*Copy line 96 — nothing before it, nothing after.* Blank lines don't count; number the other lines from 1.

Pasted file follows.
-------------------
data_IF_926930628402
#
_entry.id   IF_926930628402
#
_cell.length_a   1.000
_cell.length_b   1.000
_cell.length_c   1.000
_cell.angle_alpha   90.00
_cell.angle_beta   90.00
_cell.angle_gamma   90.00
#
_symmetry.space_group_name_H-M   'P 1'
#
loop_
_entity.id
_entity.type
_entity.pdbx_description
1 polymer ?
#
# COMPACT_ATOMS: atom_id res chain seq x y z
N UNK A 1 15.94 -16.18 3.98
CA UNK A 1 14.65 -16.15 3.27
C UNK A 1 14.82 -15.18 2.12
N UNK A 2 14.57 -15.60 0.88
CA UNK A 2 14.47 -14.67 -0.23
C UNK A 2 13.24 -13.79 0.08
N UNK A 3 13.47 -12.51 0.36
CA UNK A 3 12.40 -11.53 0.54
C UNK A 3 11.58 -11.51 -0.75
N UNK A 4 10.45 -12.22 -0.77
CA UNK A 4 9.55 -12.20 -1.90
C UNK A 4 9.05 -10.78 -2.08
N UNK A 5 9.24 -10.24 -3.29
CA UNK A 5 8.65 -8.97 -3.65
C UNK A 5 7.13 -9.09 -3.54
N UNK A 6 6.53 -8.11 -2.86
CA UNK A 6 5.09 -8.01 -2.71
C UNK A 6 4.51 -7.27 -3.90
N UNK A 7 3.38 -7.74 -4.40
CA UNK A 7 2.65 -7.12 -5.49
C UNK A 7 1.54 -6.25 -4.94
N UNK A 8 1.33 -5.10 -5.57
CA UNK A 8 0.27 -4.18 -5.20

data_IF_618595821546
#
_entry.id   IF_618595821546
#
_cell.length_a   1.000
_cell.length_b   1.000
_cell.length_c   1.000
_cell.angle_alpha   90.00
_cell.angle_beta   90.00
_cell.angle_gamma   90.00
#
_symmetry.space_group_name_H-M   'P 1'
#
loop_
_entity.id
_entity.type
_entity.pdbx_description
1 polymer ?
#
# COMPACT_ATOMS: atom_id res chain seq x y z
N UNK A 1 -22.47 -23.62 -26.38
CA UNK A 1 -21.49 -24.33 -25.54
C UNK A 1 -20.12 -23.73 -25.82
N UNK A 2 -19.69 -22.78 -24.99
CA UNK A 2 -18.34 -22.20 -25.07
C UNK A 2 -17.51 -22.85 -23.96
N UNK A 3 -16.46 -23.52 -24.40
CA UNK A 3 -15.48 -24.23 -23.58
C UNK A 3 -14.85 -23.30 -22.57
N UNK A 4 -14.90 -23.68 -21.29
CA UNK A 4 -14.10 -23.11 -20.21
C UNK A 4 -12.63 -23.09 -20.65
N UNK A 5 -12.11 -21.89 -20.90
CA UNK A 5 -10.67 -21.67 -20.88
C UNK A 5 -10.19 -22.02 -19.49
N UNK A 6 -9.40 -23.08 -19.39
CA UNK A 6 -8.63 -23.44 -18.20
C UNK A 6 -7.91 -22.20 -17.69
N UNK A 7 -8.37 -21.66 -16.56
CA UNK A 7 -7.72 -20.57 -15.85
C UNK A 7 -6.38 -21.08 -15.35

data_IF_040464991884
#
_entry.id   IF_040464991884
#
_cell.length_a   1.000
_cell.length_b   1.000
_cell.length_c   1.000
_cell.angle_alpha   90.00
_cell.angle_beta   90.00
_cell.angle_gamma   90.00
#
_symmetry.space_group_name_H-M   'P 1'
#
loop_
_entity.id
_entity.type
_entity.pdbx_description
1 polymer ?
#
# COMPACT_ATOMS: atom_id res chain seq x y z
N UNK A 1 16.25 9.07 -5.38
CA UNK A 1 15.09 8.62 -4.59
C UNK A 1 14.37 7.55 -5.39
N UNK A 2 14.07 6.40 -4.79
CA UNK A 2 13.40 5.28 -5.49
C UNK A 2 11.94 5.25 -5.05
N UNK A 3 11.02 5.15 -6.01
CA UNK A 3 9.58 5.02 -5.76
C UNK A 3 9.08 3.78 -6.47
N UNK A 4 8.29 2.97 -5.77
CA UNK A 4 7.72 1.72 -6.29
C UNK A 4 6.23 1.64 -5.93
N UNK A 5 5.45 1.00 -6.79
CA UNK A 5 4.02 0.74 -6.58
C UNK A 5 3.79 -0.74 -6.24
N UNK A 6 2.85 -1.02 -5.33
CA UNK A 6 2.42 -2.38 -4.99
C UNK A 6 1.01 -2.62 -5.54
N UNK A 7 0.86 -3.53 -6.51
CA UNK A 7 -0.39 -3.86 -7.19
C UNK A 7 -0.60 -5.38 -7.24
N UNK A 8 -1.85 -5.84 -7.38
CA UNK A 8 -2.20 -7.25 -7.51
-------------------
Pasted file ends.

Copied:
_symmetry.space_group_name_H-M   'P 1'